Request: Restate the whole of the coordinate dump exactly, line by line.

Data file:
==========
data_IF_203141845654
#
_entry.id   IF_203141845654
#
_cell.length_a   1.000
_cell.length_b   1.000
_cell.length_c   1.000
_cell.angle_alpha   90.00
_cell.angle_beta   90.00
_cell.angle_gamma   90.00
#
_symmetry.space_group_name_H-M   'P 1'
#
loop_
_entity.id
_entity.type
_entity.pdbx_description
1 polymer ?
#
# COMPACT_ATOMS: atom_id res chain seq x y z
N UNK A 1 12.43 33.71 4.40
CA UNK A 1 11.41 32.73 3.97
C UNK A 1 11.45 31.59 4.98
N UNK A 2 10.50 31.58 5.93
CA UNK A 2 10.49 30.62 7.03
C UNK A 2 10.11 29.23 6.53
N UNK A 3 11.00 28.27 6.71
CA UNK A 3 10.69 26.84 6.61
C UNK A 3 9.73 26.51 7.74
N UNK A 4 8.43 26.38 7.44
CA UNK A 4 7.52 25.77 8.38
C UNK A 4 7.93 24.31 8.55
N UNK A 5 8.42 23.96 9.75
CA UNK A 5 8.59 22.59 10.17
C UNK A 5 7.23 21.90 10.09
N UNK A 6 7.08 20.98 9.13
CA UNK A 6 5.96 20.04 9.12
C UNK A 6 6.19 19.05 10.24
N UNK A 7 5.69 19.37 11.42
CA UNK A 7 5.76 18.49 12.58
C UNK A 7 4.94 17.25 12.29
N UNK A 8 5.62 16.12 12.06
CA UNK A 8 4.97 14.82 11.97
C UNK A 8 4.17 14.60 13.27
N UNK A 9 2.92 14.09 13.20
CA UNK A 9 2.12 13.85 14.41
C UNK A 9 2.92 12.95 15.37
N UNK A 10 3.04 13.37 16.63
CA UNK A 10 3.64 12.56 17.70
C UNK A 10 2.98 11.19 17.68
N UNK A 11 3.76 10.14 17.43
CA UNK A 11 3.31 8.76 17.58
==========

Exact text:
data_IF_203141845654
#
_entry.id   IF_203141845654
#
_cell.length_a   1.000
_cell.length_b   1.000
_cell.length_c   1.000
_cell.angle_alpha   90.00
_cell.angle_beta   90.00
_cell.angle_gamma   90.00
#
_symmetry.space_group_name_H-M   'P 1'
#
loop_
_entity.id
_entity.type
_entity.pdbx_description
1 polymer ?
#
# COMPACT_ATOMS: atom_id res chain seq x y z
N UNK A 1 12.43 33.71 4.40
CA UNK A 1 11.41 32.73 3.97
C UNK A 1 11.45 31.59 4.98
N UNK A 2 10.50 31.58 5.93
CA UNK A 2 10.49 30.62 7.03
C UNK A 2 10.11 29.23 6.53
N UNK A 3 11.00 28.27 6.71
CA UNK A 3 10.69 26.84 6.61
C UNK A 3 9.73 26.51 7.74
N UNK A 4 8.43 26.38 7.44
CA UNK A 4 7.52 25.77 8.38
C UNK A 4 7.93 24.31 8.55
N UNK A 5 8.42 23.96 9.75
CA UNK A 5 8.59 22.59 10.17
C UNK A 5 7.23 21.90 10.09
N UNK A 6 7.08 20.98 9.13
CA UNK A 6 5.96 20.04 9.12
C UNK A 6 6.19 19.05 10.24
N UNK A 7 5.69 19.37 11.42
CA UNK A 7 5.76 18.49 12.58
C UNK A 7 4.94 17.25 12.29
N UNK A 8 5.62 16.12 12.06
CA UNK A 8 4.97 14.82 11.97
C UNK A 8 4.17 14.60 13.27
N UNK A 9 2.92 14.09 13.20
CA UNK A 9 2.12 13.85 14.41
C UNK A 9 2.92 12.95 15.37
N UNK A 10 3.04 13.37 16.63
CA UNK A 10 3.64 12.56 17.70
C UNK A 10 2.98 11.19 17.68
N UNK A 11 3.76 10.14 17.43
CA UNK A 11 3.31 8.76 17.58